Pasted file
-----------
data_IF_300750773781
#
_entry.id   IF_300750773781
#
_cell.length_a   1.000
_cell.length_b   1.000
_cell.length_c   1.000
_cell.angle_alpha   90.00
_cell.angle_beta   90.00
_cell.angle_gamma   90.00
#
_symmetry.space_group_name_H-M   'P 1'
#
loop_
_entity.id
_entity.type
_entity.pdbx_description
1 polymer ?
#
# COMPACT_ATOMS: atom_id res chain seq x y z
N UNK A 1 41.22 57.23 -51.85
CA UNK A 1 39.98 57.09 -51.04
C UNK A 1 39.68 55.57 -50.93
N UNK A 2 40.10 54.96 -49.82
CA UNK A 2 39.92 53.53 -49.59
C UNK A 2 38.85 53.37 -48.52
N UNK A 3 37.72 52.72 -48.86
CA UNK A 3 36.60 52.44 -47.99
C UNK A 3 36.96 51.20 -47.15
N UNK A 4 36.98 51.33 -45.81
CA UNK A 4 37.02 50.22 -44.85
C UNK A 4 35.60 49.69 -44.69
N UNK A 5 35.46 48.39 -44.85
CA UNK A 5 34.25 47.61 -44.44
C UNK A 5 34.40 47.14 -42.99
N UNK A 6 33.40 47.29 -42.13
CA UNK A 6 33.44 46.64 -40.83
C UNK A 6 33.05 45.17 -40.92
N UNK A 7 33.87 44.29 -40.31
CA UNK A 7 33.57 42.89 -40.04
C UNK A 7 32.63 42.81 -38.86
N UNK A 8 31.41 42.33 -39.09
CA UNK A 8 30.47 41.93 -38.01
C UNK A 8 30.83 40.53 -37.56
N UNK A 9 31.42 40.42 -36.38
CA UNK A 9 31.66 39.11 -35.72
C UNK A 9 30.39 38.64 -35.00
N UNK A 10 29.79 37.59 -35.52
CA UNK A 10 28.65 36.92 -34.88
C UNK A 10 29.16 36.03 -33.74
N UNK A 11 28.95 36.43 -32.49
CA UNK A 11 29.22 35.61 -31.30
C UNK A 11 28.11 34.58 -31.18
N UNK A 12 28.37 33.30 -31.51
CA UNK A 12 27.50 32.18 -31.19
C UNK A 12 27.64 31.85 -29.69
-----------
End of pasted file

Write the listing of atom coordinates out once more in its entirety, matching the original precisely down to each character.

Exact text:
data_IF_300750773781
#
_entry.id   IF_300750773781
#
_cell.length_a   1.000
_cell.length_b   1.000
_cell.length_c   1.000
_cell.angle_alpha   90.00
_cell.angle_beta   90.00
_cell.angle_gamma   90.00
#
_symmetry.space_group_name_H-M   'P 1'
#
loop_
_entity.id
_entity.type
_entity.pdbx_description
1 polymer ?
#
# COMPACT_ATOMS: atom_id res chain seq x y z
N UNK A 1 41.22 57.23 -51.85
CA UNK A 1 39.98 57.09 -51.04
C UNK A 1 39.68 55.57 -50.93
N UNK A 2 40.10 54.96 -49.82
CA UNK A 2 39.92 53.53 -49.59
C UNK A 2 38.85 53.37 -48.52
N UNK A 3 37.72 52.72 -48.86
CA UNK A 3 36.60 52.44 -47.99
C UNK A 3 36.96 51.20 -47.15
N UNK A 4 36.98 51.33 -45.81
CA UNK A 4 37.02 50.22 -44.85
C UNK A 4 35.60 49.69 -44.69
N UNK A 5 35.46 48.39 -44.85
CA UNK A 5 34.25 47.61 -44.44
C UNK A 5 34.40 47.14 -42.99
N UNK A 6 33.40 47.29 -42.13
CA UNK A 6 33.44 46.64 -40.83
C UNK A 6 33.05 45.17 -40.92
N UNK A 7 33.87 44.29 -40.31
CA UNK A 7 33.57 42.89 -40.04
C UNK A 7 32.63 42.81 -38.86
N UNK A 8 31.41 42.33 -39.09
CA UNK A 8 30.47 41.93 -38.01
C UNK A 8 30.83 40.53 -37.56
N UNK A 9 31.42 40.42 -36.38
CA UNK A 9 31.66 39.11 -35.72
C UNK A 9 30.39 38.64 -35.00
N UNK A 10 29.79 37.59 -35.52
CA UNK A 10 28.65 36.92 -34.88
C UNK A 10 29.16 36.03 -33.74
N UNK A 11 28.95 36.43 -32.49
CA UNK A 11 29.22 35.61 -31.30
C UNK A 11 28.11 34.58 -31.18
N UNK A 12 28.37 33.30 -31.51
CA UNK A 12 27.50 32.18 -31.19
C UNK A 12 27.64 31.85 -29.69